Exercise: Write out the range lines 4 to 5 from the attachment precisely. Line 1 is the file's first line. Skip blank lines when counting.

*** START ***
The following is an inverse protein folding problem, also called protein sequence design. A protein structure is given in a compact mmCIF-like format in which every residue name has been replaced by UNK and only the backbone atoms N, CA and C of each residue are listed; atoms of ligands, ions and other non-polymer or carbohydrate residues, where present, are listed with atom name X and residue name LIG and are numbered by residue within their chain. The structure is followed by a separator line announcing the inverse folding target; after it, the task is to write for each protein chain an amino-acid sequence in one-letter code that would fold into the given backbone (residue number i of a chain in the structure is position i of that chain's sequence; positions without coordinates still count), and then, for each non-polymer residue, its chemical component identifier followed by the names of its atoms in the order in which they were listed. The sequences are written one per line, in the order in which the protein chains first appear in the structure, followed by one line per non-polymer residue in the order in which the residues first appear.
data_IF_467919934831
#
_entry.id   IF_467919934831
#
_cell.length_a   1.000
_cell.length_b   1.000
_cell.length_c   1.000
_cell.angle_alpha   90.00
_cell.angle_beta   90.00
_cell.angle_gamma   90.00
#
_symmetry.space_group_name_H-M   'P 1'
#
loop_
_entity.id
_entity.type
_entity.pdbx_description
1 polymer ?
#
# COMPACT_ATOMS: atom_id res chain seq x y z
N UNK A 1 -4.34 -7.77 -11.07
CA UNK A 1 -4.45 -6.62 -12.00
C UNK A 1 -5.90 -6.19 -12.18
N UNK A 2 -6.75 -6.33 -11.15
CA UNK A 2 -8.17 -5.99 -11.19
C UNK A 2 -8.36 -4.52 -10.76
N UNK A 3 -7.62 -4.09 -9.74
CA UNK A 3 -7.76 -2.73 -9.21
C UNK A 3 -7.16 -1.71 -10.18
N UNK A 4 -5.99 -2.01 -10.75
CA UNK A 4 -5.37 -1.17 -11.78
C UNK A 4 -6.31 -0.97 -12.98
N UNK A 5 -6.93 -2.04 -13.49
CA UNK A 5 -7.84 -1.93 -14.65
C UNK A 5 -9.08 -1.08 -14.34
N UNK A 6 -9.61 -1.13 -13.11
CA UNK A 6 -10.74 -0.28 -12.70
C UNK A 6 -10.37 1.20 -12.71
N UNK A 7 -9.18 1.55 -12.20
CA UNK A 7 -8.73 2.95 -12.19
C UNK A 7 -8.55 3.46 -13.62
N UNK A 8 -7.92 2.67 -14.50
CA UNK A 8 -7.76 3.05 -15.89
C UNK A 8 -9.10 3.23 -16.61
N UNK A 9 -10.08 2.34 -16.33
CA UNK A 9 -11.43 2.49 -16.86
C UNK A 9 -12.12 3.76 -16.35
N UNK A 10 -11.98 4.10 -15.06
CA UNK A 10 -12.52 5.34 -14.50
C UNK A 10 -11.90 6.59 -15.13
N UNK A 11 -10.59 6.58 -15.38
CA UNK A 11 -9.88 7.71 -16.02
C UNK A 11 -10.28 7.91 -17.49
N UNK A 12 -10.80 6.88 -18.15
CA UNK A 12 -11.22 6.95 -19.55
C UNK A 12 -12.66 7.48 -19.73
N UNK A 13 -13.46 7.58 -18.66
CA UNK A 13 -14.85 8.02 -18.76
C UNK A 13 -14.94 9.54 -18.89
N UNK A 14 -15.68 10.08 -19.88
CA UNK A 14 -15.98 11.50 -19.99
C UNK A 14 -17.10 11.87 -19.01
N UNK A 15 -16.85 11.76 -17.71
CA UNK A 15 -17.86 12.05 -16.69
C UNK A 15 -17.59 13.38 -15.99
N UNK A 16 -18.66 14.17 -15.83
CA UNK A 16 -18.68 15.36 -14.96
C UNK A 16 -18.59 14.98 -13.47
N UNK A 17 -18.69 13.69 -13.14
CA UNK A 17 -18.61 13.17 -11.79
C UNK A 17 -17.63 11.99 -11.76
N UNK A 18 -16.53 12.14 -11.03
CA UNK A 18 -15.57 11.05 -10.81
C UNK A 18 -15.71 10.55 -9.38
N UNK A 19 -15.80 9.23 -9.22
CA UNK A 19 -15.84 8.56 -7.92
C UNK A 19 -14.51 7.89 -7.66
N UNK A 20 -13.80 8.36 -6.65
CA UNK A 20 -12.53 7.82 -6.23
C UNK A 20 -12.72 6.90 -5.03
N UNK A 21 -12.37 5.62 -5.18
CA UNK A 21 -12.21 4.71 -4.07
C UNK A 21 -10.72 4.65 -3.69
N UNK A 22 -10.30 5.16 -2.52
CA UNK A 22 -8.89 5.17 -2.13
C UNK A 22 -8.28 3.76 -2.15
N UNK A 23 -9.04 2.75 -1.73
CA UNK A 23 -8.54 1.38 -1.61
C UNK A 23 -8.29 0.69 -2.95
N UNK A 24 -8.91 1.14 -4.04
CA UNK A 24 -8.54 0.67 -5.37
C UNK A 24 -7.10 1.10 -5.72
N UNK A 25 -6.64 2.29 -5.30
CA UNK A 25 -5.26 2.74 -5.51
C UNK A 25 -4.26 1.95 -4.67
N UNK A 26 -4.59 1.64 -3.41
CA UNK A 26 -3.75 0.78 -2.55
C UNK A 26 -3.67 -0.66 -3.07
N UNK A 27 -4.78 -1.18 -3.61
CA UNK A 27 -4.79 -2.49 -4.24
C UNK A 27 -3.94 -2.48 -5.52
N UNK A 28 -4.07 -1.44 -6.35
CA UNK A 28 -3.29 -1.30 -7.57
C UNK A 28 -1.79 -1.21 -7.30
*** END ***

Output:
_entry.id   IF_467919934831
#